The King’s Singers launched their national tour with a concert in Perth that revealed what a well-oiled machine this six-piece is. The tour marks the ensemble’s 50th anniversary and with their tablet scores, suave purple suits and scripted information between songs they left nothing to chance as they smiled their way through the concert. The English vocal group currently comprises countertenors Patrick Dunachie and Timothy Wayne-Wright, tenor Julian Gregory, baritones Christopher Bruerton and Christopher Gabbitas and bass Jonathan Howard.
Their program savoured the diversity of vocal music and ranged from sacred works to barbershop. The Singers were supported by the 20-strong St George’s Cathedral Consort who both accompanied and extended the King Singer’s sound from quartet intimacy to orchestral lushness.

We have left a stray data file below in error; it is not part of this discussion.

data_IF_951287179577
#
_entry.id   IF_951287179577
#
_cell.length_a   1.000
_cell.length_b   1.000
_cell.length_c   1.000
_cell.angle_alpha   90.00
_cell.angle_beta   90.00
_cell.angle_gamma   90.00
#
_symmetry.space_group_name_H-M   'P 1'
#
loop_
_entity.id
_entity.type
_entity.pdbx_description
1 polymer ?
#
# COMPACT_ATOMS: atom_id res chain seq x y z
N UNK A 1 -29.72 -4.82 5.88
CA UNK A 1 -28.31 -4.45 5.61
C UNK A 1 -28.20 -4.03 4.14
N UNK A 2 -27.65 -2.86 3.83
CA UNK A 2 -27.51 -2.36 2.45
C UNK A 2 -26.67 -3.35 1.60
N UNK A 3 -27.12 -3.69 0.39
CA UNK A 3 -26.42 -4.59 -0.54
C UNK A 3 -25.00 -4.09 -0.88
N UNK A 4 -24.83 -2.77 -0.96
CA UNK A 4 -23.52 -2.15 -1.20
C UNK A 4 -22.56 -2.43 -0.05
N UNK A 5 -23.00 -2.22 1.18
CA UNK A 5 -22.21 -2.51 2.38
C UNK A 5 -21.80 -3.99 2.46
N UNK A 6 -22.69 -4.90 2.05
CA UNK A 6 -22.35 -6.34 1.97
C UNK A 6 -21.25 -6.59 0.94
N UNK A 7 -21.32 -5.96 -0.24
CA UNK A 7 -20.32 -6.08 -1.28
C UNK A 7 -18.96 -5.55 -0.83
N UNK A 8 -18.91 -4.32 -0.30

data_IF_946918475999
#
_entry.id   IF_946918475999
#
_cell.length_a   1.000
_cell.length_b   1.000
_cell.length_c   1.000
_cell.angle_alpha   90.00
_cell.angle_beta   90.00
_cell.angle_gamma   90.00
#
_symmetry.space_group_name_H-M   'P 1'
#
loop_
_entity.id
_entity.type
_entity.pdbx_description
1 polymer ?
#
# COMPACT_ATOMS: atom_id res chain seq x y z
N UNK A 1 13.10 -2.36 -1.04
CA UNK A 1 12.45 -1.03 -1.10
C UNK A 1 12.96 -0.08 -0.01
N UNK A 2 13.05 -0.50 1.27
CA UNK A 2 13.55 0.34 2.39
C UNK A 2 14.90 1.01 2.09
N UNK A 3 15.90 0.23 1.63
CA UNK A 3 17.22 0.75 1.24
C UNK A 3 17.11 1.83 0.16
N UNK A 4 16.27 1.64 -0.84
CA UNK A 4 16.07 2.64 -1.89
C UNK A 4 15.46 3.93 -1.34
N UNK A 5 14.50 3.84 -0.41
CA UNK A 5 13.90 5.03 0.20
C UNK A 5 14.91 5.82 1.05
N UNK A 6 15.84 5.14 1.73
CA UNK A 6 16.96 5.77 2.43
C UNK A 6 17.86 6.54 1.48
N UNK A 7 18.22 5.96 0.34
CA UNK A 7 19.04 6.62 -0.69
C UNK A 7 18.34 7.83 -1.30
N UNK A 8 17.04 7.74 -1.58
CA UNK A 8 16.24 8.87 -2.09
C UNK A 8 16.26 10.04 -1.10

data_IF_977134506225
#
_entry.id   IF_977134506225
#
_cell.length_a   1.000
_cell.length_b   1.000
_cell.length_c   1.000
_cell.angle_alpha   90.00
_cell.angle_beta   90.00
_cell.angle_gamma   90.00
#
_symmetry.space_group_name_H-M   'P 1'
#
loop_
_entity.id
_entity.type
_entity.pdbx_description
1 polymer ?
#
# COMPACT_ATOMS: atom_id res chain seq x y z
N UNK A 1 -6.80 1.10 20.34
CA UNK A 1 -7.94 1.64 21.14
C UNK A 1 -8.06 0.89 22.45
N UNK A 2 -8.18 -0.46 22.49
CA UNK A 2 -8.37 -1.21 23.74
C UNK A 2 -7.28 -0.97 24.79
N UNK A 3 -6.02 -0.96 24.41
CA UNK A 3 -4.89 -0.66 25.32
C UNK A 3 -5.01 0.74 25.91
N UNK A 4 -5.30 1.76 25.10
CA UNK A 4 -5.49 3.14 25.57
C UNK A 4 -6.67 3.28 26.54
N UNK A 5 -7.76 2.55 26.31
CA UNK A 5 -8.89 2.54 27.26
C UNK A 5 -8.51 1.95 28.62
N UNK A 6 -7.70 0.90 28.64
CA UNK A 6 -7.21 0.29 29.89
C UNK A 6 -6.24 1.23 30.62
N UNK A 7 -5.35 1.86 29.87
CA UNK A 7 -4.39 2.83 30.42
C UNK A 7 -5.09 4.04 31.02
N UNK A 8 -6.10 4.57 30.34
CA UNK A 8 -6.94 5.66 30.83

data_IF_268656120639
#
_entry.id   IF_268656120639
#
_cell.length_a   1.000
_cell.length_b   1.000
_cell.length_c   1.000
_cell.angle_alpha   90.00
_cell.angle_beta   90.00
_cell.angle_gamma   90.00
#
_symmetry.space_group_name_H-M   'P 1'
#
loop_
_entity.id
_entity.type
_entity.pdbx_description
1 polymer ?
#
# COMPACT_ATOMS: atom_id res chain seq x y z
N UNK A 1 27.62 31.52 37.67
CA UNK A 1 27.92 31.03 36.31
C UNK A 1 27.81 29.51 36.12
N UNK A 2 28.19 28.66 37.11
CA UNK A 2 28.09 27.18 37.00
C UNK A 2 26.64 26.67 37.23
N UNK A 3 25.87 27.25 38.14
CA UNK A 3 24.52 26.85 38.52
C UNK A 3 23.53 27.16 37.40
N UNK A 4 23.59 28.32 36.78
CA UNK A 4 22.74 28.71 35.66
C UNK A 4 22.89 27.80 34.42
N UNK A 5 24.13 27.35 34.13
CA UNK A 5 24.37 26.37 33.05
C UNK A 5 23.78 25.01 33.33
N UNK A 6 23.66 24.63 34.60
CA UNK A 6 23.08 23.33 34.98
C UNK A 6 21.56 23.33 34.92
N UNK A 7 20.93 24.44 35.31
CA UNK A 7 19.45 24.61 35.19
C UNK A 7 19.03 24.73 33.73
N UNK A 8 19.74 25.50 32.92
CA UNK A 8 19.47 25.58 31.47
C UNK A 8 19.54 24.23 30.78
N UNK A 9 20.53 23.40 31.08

The King’s Singers. Photo © Marco Borggreve
The concert was not part of the Perth Festival (which ends this weekend) but the collaboration between local and international groups was a welcome balance to the festival’s lightweight classical music program, which was distinctly lacking in local artists.
The King’s Singers opened the evening with the hushed purity of Henry Ley’s The Prayer of King Henry VIwhich was contrasted with...